Illustration by Clara Nicoll

Clerical life: No room in the nave

When things go wrong in the parish, it becomes parochial in the bad sense of the word
November 3, 2022

Parochial. Meaning: “of the parish”. Parochial. Meaning also: “narrow in scope or outlook”. Don’t get me wrong. I love my parishes, the four villages, each smaller than the last: Fulbourn, then Great and Little Wilbraham and finally Six Mile Bottom, a hamlet of fewer than a hundred souls. I love the parish system, the principle that wherever you are in England you are in an ecclesiastical parish with (somewhere or other) a parish priest who owes you something: attention; prayer; the rites of the church, should you desire them.

I love the principle that the holy can be found here where we are. You don’t have to go on a pilgrimage to Jerusalem or Rome, or even to the next town. God is here, where you live. Your children dress as shepherds and angels at Christmas, and a local baby is the centre of the tableau. When the parish goes wrong, though, it becomes parochial in the other sense. There’s no room at the inn. It becomes a hostile environment.

I drove out of my patch recently to attend the ordination of Funmilayo, one of the students sent here for two years to learn about village ministry. The service was held at a parish church near Chelmsford. We had been sent tickets and advised to arrive early, which I did. The nave had a clear view to the chancel, the bishop’s chair and the places where the five ordinands would kneel. In addition, separated by a series of big, fat columns and a pulpit, there was seating in the north aisle with a clear view of the door to the hall and the toilets. Naturally I wanted to sit in the nave. Well. Every pew was filled with parishioners or, if not filled, reserved for friends who would be coming later.

I walked from pew to pew asking if there was room for me. There was not. It felt just like eating lunch as an unpopular kid in high school. I was determined to see, though, so I took a chair at the back, by the font. “We’ll have to ask you to move,” said one of the sidesmen. I sat there seething. Then a group of people came in—beautifully dressed, carrying flowers and a gift—and I thought, “This must be Funmilayo’s family!” So I followed them to the front of the north aisle and asked whether I could join them. They welcomed me.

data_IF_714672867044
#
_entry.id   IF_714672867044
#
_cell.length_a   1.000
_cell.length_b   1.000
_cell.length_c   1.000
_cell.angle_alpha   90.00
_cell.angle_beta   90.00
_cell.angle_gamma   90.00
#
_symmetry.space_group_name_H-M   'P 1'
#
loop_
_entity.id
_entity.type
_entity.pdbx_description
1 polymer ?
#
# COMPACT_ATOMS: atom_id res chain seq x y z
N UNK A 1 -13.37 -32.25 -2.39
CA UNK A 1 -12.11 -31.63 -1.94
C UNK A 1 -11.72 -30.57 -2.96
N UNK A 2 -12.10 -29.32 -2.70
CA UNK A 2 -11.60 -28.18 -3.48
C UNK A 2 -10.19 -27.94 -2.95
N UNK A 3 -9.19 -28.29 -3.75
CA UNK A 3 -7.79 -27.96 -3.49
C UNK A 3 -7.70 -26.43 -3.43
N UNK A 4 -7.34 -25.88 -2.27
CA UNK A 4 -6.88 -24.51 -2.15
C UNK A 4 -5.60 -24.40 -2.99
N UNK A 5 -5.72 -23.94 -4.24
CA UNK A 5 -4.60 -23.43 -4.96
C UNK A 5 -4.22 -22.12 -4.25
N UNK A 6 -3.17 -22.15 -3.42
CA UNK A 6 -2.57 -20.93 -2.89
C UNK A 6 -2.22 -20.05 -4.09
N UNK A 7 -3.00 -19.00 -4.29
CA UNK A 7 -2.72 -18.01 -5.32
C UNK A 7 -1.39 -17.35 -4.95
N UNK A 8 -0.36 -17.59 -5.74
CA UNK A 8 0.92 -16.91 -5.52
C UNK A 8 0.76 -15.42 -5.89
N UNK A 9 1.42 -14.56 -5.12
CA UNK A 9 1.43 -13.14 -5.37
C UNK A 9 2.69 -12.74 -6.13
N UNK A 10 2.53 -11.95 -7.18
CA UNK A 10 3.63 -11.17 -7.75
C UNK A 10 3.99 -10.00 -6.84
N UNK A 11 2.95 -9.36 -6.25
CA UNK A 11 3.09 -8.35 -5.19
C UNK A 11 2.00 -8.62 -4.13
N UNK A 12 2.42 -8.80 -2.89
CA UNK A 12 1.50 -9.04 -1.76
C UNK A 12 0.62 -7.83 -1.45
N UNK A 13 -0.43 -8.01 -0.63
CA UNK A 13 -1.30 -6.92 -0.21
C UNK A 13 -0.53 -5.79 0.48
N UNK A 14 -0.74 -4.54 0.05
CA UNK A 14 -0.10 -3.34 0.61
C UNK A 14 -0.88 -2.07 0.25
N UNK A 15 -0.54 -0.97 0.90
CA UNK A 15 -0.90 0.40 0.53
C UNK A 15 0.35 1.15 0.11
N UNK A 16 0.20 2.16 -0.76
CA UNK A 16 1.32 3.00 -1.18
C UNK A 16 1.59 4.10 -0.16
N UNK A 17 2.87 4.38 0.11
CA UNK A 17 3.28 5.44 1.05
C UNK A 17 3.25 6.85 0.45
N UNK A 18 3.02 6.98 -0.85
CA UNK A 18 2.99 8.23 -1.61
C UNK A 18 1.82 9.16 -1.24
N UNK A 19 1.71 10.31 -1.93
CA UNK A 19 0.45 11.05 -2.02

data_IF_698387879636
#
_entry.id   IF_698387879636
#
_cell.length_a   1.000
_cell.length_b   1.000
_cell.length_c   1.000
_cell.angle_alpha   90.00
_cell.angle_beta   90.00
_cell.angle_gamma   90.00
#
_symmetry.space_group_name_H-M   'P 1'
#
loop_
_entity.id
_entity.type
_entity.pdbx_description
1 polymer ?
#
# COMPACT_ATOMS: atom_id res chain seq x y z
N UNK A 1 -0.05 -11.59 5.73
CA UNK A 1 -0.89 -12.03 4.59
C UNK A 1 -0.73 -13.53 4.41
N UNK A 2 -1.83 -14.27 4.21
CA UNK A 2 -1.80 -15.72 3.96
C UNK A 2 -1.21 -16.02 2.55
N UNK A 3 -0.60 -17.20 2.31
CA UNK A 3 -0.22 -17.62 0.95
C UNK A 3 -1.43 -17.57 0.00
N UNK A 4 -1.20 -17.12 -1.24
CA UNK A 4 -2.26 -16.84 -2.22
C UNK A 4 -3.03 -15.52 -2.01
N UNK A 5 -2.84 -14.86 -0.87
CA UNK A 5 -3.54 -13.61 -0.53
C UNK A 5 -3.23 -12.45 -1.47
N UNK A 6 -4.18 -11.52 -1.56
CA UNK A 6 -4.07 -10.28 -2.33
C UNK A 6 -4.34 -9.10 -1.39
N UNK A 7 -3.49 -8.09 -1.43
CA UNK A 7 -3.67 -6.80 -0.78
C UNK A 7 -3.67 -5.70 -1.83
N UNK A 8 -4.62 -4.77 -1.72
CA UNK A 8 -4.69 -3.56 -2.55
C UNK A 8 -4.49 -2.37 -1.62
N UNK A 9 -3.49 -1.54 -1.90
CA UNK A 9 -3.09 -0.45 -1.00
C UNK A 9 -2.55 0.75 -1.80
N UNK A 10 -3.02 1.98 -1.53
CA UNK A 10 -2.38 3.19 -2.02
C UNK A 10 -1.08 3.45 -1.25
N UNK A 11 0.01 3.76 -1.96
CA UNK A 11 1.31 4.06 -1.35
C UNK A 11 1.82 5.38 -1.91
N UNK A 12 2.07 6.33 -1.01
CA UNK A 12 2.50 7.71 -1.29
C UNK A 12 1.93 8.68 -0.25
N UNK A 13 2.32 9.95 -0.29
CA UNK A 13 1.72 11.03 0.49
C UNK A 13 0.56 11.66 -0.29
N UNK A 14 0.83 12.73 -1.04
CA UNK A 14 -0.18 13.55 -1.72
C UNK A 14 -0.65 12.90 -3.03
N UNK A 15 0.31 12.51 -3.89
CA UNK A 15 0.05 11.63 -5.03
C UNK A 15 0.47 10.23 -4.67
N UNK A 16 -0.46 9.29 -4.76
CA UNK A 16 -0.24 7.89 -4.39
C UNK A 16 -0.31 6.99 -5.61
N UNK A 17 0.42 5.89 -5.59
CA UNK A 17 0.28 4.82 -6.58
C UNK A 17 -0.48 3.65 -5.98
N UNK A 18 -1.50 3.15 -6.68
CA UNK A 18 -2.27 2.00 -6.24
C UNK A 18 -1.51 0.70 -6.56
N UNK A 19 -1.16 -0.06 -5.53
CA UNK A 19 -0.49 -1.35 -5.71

That was when I noticed that the people who looked like they might be Funmilayo’s guests were seated in the north aisle. How did I know? How do you think I knew? Because they were all black. How did this happen? Maybe because they’d come from other London suburbs and the good seats got snapped up first by the locals. That must have been part of it. But I learned later that those who arrived earlier even than I had were shown to the north aisle and asked to sit there. Yes, that’s right. Unless my eyes deceived me, it was white people in the nave, black people in the north aisle. I don’t believe this was intended by the good people of the parish, but it looked terrible. It looked, at best, like a classic case of unconscious bias. It looked like parochialism in the worst sense of the word. And it meant that the people who’d come to see Funmilayo ordained got to hear the service and receive communion but missed the moments when the bishop laid his hands on her head and anointed the palms of her hands for the work of a priest.

Afterwards I spoke and later wrote to the archdeacon about all this, and he said he would look into it as a matter of urgency. While I wait to hear back, I’m reflecting on the parochial. If a church is lucky enough to have a choir, they can expect their dedication feast to include the Latin gradual “Locus iste”, ideally in Bruckner’s setting. The words are taken from the story of Jacob’s dream: out in the desert between one place and another, he lies down to sleep with a stone for a pillow. In his dream he sees a ladder stretched between heaven and earth, with angels ascending and descending upon it. He wakes and exclaims, “Surely the Lord is in this place and I did not know it!” (Genesis 28:16). On the day when a parish church celebrates the essence of its local particularity—which is what a dedication festival is—a voice rises to remind everyone with ears to hear that its holiness is in the eyes of the visitor from elsewhere. Welcome the stranger and you welcome God.